Διεθνή, λογιστικά πρότυπα και αποτύπωση υποχρέωσεων συντάξεων του Β΄ Πυλώνα
SubjectΛογιστική -- Πρότυπα
KeywordsΔιεθνή λογιστικά πρότυπα ; Πυλώνες ασφάλισης ; Επικουρικές συντάξεις ; Κεφαλαιοποιητικό σύστημα ; Διανεμητικό σύστημα ; Πρόγραμμα καθορισμένων παροχών ; Πρόγραμμα καθορισμένων εισφορών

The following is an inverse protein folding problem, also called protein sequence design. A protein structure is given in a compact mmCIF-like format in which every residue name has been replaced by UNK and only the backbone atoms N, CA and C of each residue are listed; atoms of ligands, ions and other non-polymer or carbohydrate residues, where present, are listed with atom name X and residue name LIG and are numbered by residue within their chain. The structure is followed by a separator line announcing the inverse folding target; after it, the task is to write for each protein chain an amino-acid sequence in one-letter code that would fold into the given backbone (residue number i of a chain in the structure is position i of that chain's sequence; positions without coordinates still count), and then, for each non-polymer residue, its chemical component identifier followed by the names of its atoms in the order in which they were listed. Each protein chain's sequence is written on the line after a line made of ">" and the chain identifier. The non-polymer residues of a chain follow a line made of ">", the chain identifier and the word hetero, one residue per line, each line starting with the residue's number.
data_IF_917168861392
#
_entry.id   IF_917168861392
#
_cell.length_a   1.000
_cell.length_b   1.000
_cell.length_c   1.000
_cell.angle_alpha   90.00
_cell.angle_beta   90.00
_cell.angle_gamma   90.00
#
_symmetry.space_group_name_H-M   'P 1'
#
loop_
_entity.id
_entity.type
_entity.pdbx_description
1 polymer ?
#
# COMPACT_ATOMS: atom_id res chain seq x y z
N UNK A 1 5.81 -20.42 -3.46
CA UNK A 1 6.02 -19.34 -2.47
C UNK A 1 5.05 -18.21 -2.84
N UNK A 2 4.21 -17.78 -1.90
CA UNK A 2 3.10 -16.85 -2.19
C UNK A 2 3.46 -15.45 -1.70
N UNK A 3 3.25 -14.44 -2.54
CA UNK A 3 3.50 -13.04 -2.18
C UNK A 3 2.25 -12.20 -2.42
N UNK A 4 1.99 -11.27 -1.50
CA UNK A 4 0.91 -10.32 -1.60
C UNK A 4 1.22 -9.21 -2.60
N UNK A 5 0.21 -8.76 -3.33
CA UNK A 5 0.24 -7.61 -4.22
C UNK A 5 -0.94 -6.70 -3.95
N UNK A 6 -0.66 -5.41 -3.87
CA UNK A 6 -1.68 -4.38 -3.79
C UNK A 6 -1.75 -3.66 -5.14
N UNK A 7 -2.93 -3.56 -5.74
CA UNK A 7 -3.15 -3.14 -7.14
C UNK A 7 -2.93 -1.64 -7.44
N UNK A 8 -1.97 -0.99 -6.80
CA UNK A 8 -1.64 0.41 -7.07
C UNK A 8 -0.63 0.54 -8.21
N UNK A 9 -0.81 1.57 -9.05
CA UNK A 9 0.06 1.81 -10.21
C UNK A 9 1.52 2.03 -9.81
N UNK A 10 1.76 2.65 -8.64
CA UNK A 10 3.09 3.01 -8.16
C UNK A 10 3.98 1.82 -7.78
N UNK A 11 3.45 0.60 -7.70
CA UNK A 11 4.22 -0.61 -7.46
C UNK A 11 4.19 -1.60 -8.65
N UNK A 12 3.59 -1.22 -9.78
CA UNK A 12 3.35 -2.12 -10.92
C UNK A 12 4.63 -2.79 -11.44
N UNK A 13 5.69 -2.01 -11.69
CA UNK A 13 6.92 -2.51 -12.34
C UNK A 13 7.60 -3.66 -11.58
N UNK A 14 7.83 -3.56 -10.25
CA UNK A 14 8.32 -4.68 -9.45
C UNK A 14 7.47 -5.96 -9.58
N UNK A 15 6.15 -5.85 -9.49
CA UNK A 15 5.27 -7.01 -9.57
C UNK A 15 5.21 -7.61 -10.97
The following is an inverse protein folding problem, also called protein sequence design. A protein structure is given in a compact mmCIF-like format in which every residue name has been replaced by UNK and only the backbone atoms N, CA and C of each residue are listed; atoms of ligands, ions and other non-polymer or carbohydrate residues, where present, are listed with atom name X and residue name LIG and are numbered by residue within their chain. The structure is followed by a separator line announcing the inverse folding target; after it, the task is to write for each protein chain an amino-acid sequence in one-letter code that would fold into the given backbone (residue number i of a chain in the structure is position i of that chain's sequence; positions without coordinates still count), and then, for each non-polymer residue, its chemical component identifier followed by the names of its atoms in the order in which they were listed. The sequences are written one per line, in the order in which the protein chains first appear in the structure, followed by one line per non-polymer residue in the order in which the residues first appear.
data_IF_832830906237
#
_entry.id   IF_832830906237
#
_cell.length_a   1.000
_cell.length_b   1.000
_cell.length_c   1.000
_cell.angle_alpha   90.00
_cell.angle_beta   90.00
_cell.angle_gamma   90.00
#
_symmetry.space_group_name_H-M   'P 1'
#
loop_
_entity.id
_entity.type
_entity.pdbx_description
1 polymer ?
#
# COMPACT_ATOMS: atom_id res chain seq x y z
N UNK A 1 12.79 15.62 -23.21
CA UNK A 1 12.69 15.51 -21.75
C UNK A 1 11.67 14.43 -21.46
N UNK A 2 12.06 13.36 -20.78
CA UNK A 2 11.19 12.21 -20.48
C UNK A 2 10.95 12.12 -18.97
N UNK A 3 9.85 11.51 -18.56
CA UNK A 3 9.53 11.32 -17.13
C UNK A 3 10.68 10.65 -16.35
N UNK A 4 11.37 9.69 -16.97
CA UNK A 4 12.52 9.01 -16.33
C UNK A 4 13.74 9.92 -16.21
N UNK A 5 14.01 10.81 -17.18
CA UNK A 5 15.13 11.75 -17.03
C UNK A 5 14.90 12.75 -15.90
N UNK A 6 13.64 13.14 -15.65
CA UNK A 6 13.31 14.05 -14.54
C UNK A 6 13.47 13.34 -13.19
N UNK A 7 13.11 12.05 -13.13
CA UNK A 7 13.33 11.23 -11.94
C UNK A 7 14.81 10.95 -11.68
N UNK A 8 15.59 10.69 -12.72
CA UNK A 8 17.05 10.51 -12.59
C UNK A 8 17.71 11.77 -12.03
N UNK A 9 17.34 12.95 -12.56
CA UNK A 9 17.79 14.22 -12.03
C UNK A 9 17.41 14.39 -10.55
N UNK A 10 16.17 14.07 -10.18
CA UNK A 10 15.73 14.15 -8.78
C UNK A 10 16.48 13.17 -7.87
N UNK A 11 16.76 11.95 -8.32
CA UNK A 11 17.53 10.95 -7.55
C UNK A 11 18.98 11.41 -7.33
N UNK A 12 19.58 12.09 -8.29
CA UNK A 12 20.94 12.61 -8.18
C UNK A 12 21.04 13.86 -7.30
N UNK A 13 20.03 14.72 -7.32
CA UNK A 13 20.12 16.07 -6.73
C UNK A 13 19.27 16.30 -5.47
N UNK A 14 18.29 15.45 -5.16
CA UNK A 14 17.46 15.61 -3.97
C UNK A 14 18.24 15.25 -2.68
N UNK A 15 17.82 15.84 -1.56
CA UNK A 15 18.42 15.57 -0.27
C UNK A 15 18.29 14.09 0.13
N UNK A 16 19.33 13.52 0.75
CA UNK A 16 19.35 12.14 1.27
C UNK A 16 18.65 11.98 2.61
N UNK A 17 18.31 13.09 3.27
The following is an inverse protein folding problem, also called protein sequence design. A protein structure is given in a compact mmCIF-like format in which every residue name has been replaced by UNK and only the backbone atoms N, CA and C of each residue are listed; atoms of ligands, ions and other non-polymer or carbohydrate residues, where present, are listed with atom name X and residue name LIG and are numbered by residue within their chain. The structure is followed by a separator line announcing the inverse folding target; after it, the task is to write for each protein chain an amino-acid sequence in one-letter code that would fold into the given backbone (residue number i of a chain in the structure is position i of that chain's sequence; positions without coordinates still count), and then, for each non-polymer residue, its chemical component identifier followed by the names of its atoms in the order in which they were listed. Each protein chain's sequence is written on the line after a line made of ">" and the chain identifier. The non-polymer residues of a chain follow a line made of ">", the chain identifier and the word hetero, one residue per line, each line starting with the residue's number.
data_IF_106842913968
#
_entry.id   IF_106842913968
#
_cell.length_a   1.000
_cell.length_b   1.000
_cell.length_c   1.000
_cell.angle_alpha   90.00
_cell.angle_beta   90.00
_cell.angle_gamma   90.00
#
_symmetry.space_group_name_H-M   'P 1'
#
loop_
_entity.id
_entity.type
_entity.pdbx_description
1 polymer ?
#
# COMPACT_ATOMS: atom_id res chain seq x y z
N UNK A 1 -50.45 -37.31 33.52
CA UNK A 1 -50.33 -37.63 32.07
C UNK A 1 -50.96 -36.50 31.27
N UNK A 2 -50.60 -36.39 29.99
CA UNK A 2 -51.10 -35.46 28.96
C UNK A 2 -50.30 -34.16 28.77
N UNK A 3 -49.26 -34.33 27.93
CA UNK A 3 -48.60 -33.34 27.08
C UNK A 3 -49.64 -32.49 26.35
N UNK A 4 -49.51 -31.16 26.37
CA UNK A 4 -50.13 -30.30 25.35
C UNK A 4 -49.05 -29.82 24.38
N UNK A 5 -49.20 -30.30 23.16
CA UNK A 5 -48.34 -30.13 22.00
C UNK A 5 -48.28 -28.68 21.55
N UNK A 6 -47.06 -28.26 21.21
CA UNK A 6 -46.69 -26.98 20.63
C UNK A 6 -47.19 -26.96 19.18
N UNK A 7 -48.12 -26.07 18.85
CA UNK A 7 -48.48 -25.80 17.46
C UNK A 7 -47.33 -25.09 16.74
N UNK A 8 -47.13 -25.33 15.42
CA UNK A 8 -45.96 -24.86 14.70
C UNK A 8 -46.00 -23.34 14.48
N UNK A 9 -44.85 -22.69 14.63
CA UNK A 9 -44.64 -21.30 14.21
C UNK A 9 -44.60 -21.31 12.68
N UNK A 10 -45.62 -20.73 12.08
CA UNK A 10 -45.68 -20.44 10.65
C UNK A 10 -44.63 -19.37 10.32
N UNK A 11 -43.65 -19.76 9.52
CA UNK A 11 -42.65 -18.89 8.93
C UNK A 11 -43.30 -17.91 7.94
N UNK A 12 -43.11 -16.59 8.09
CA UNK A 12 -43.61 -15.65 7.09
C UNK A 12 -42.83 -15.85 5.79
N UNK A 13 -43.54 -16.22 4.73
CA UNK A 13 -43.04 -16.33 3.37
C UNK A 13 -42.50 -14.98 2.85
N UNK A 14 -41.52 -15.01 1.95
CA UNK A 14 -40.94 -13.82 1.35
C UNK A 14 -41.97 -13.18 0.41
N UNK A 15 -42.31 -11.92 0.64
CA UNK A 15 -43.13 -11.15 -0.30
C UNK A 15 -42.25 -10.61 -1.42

Without doubt, globalization has set a high standard of competitiveness among listed companies worldwide. Taking this into consideration, the European Union decided that there is an urgent need for adopting appropriate measures, which would eventually lead to resolving any financial problem encountered by enterprises based in Europe. These measures would help Europe's economy to become a computable global force, through modernisation and enhancement. One of these measures was the adoption along with the application of the International Accounting Standards, which would improve the transparency as well as the comparability of the companies’ financial results, making any financial decision grounded, since it would based on reliable data. E. U. Member-States’ harmonisation with the International Accounting Standards was certainly not easy and differed per case. Focusing on Greece and especially on the I.A.S. 19, "Employee Benefits", implementation, of the companies were obliged to automatically display the actuarial gains and losses in the "Other Comprehensive Income" field. Under other circumstances, this would not be a problem, but the application of I.A.S. 19 presupposed a strict distinction between the private and public sectors, making Greek companies face difficulties due to the construction of the insurance system. Depending on the country’s financial model the insurance system is divided into pay-as-you go and funded system. This distinction, combined with the identity of system’s guarantor, leads to three types of categorization of insurance schemes, the so-called “Pillars of Security”. At the present time, the social security system in most Member States of E.U., is based on all three Pillars with the concurrent coexistence of both funded and pay-as-you-go systems. As a matter of fact, in Greece the PAYG and the first pillar prevail, while the second pillar is considered to be the Occupational Insurance Funds. However, there is no clear and exact distinction as far as the pillars of security are concerned. So this makes it difficult to identify the guarantor. This very point was the main problem encountered by the application of I.A.S. 19, since this was not foreseen by the pay-as-you-go system. So, companies that were categorized as First pillar were treated as Second and consequently had to apply I.A.S. 19. The first results stemming from specific economic studies conducted due to the forthcoming implementation of the Standard, were unexpectedly bad. A few companies saw a reduction in their Net Worth and some were even threatened with withdrawal of their authorization. The integration of the Bank’s Supplementary Pension Funds in Greece was an attempt to delimit between the public and private sectors. This almost ended in failure since it was accused of involving state aid. The European Commission not only rejected this characterization but also used this decision as a model in subsequent relevant cases, always monitoring closely and judging harshly, so that the State administration would not interfere at all in the competitiveness among companies and would avoid in the long run potentially becoming a panacea.